It’s been over a month since I traveled back from Washington. I sat down to write this post so many times, but it seemed to come up short. I don’t know that I could write about it with the soul space it really created for me. When I wrote about claiming my contentious label of Artist, I was just starting to process our journey.
This experience was quiet, grounding and enriching. I would love you to hear about it, but it’s almost hard to give away the memories to a public space. It was a sweet, sweet weekend with one of my dearest friends and my mom.
As I drove the rental car from SeaTac in the light rain north, we moved out of the dense city and the mountains seemed to rise out of the fog and darkness. The freeway shone like a beacon leading to the sweet life of my dear friend, Tara. She and her husband, Brennan live on a little parcel of land in the Skagit Valley. They raise a clutch of chickens, have a few sheep and lambs and are the homeplace to Well Fed Farms.
She opened the door, before we were ever out of the car. And I saw her glorious belly carrying a petit bebe. She tucked my mom and I in to a cozy little bedroom and then padded down the original hardwood of their hallway toward her kitchen. Her midcentury house seems like it still embraces the traditional, functional, winsome life it was created for. It smells faintly of woodsmoke, fresh air and vanilla and it invites you to settle deeply into your life– something, you rarely experience these days. Perhaps, it’s the landscape from which it rises or the people that intentionally inhabit the space, this house seems the carry the current of calm. If you have ever been to the Skagit, you know the the landscape is, indeed, indescribable.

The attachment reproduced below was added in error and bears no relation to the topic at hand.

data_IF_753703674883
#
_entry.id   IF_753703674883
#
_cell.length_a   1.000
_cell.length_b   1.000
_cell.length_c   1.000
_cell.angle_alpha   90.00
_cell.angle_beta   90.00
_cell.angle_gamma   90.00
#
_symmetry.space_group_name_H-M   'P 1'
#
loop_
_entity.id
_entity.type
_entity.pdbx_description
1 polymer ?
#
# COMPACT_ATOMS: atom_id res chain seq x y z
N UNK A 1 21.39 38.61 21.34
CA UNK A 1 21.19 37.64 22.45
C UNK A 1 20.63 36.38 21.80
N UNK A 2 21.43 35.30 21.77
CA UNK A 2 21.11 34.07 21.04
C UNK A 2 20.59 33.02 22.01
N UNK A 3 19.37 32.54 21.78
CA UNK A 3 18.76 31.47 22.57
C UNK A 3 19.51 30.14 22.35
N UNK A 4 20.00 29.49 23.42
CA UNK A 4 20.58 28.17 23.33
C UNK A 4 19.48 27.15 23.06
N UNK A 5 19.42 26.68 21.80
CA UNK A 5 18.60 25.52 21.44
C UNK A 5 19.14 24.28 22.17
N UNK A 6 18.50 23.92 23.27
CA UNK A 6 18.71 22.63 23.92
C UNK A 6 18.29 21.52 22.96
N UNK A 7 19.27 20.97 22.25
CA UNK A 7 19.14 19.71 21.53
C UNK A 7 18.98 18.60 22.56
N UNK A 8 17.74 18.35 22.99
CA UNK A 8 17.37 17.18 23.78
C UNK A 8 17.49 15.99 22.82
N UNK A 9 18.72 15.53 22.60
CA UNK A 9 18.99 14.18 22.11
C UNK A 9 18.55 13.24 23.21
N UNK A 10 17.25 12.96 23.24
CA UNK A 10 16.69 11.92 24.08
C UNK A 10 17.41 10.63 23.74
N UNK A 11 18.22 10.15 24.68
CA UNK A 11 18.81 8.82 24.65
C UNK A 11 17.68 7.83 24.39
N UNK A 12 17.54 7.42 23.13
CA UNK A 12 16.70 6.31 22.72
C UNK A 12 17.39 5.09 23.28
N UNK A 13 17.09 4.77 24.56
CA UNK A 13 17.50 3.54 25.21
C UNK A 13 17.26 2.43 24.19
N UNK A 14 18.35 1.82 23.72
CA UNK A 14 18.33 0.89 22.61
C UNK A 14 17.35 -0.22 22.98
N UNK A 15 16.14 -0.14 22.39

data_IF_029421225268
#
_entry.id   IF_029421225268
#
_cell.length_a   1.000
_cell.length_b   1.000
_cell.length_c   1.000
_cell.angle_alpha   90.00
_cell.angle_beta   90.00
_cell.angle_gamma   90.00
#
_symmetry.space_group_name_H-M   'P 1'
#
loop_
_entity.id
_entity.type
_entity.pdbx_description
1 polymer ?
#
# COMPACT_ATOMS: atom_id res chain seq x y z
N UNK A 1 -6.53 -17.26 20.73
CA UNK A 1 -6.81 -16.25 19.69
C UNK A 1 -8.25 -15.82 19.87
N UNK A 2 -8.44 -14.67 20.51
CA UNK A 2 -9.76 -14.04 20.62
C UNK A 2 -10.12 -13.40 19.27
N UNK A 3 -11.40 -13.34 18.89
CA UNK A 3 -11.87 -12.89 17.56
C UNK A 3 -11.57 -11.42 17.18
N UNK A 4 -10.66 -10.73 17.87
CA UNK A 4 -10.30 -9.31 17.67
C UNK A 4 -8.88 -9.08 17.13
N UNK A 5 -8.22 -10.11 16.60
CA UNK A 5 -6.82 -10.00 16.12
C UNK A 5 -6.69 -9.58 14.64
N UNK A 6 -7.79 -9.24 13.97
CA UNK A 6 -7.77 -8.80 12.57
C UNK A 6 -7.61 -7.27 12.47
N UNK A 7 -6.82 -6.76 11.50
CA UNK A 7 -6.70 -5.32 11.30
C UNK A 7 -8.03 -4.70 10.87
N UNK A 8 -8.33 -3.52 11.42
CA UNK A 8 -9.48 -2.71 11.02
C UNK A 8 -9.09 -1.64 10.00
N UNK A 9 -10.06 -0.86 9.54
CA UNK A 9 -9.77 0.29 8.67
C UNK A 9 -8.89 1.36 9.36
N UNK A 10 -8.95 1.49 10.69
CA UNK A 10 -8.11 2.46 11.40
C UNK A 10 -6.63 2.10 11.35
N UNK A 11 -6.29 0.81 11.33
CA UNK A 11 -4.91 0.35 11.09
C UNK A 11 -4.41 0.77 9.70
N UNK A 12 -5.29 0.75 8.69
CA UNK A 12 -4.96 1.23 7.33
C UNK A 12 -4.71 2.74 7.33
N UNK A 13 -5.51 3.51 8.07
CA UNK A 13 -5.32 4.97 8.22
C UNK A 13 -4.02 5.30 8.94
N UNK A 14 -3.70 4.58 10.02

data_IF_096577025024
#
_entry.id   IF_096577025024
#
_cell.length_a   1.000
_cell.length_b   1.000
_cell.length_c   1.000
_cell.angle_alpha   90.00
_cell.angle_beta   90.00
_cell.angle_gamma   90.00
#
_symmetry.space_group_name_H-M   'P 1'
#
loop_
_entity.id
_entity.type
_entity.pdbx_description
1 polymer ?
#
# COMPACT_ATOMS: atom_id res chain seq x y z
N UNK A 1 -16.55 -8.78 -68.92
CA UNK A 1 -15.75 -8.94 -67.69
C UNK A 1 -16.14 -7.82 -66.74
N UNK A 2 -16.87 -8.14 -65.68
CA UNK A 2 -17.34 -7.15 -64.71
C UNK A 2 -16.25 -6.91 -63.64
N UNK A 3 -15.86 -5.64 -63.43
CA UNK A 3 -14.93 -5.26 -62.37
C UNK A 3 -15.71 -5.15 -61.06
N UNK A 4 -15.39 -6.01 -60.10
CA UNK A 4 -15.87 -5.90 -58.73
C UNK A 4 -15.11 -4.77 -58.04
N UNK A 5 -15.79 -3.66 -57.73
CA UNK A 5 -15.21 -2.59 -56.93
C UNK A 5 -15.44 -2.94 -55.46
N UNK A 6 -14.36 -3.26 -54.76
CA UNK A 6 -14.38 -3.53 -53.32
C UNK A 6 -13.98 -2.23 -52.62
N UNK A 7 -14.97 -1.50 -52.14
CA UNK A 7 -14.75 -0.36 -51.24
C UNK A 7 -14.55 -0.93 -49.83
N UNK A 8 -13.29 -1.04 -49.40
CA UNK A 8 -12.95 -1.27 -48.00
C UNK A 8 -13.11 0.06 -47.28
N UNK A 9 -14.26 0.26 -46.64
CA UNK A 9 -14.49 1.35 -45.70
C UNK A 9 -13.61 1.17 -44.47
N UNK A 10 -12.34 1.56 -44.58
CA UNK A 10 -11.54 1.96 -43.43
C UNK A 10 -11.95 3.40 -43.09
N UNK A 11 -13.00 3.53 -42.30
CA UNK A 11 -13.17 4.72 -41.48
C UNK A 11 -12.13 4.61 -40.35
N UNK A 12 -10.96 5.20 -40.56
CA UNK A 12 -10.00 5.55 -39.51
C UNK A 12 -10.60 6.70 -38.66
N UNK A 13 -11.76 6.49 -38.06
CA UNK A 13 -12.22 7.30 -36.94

Our first day there we poked around the area and haunted little villages filled with so much goodness. I have no idea how long it has been since I spent the day in the much-needed frivolity of ingesting beauty: cafes, quirky art stops, breadsmiths, book stores, coffee shops, vintage finds, conversations and memories. All with the back drop of grey skies, mountains and evergreen trees.
Can we talk? Please, just go to Tweet’s Cafe in Edison, WA. Tweet’s menu changes weekly based on what is available and what is in season. Eat breakfast, talk about real life for two hours. It is life changing. Then go get french macaron’s (or if you can eat bread, by all means go get bread, but don’t tell me about it) next door at BREADFARM. Then stalk the amazing artist work the Lucky Dumpster.
Before you know it, we were at the Train Wreck Bar for an early happy hour– before prepping our class for the next day. The food was amazing. You should drive to Washington just for a plate of their stupid-good edemame with brown butter and caramelized soy sauce.
You will thank me.
On Saturday to the Country Living Expo, I pulled my coat around me tightly, it was chilly for this Californian– wow, it didn’t take long for me to acclimate to the climate, did it?